Selective removal of astrocytic APOE4 strongly protects against tau-mediated neurodegeneration and decreases synaptic phagocytosis by microglia
Neuron | April 7, 2021
Wang C, Xiong M, Gratuze M, Bao X, Shi Y, Andhey PS, Manis M, Schroeder C, Yin Z, Madore C, Butovsky O, Artyomov M, Ulrich JD and Holtzman DM
- Astrocytic APOE4 depletion reduces tauopathy and tau-mediated neurodegeneration
- Removal of astrocytic APOE4 decreases disease-associated gene signatures
- Synaptic loss is rescued after astrocytic APOE4 deletion
- Lowering astrocytic APOE4 has therapeutic potential for tau-related neurodegeneration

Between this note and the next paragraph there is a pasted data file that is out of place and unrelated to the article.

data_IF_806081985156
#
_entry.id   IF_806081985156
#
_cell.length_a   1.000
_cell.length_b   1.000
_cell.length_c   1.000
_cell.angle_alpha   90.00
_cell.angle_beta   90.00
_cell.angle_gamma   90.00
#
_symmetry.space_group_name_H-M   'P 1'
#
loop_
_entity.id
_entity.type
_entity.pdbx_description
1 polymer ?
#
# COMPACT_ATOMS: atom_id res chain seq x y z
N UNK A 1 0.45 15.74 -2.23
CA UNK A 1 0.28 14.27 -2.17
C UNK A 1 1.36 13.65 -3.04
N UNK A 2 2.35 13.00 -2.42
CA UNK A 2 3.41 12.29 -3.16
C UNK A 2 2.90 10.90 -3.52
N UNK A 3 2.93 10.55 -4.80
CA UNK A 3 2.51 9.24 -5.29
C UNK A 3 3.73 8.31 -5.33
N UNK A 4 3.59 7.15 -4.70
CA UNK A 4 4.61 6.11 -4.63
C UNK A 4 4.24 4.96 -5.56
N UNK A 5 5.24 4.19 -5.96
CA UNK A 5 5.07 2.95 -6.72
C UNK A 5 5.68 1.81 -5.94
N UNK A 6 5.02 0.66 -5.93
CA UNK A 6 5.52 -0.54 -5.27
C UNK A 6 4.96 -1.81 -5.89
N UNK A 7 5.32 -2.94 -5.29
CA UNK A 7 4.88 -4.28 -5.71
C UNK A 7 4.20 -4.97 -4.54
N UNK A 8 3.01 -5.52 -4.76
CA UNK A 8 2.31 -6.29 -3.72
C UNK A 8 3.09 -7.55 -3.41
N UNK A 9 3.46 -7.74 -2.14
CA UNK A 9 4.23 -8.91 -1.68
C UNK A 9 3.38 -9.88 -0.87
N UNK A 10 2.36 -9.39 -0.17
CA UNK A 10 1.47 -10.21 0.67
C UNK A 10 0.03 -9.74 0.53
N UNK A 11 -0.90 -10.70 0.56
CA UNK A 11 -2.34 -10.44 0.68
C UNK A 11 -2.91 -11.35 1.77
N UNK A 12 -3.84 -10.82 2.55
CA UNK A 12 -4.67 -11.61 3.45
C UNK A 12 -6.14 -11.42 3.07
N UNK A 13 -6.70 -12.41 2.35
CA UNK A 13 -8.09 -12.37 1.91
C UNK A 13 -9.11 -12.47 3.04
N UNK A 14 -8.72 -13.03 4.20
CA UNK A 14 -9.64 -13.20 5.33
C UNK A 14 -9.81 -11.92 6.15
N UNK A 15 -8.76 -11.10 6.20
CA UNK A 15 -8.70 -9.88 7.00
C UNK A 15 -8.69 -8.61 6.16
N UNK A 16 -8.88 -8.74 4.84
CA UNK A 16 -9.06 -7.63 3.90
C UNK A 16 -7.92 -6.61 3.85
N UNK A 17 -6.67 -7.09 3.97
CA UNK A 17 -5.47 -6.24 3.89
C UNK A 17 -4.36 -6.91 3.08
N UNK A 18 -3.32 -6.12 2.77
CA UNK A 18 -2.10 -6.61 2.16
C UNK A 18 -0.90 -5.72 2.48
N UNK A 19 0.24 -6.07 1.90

The apolipoprotein E (APOE) gene is the strongest genetic risk factor for Alzheimer’s disease and directly influences tauopathy and tau-mediated neurodegeneration. ApoE4 has strong deleterious effects on both parameters. In the brain, apoE is produced and secreted primarily by astrocytes and by activated microglia. The cell-specific role of each form of apoE in the setting of neurodegeneration has not been determined. We generated P301S Tau/Aldh1l1-CreERT2/apoE3flox/flox or Tau/Aldh1l1-CreERT2/apoE4flox/flox mice. At 5.5 months of age, after the onset of tau pathology, we administered tamoxifen or vehicle and compared mice at 9.5 months of age. Removing astrocytic APOE4 markedly reduced tau-mediated neurodegeneration and decreased phosphorylated tau (pTau) pathology. Single-nucleus RNA sequencing analysis revealed striking gene expression changes in all cell types, with astrocytic APOE4 removal decreasing disease-associated gene signatures in neurons, oligodendrocytes, astrocytes, and microglia. Removal of astrocytic APOE4 decreased tau-induced synaptic loss and microglial phagocytosis of synaptic elements, suggesting a key role for astrocytic apoE in synaptic degeneration.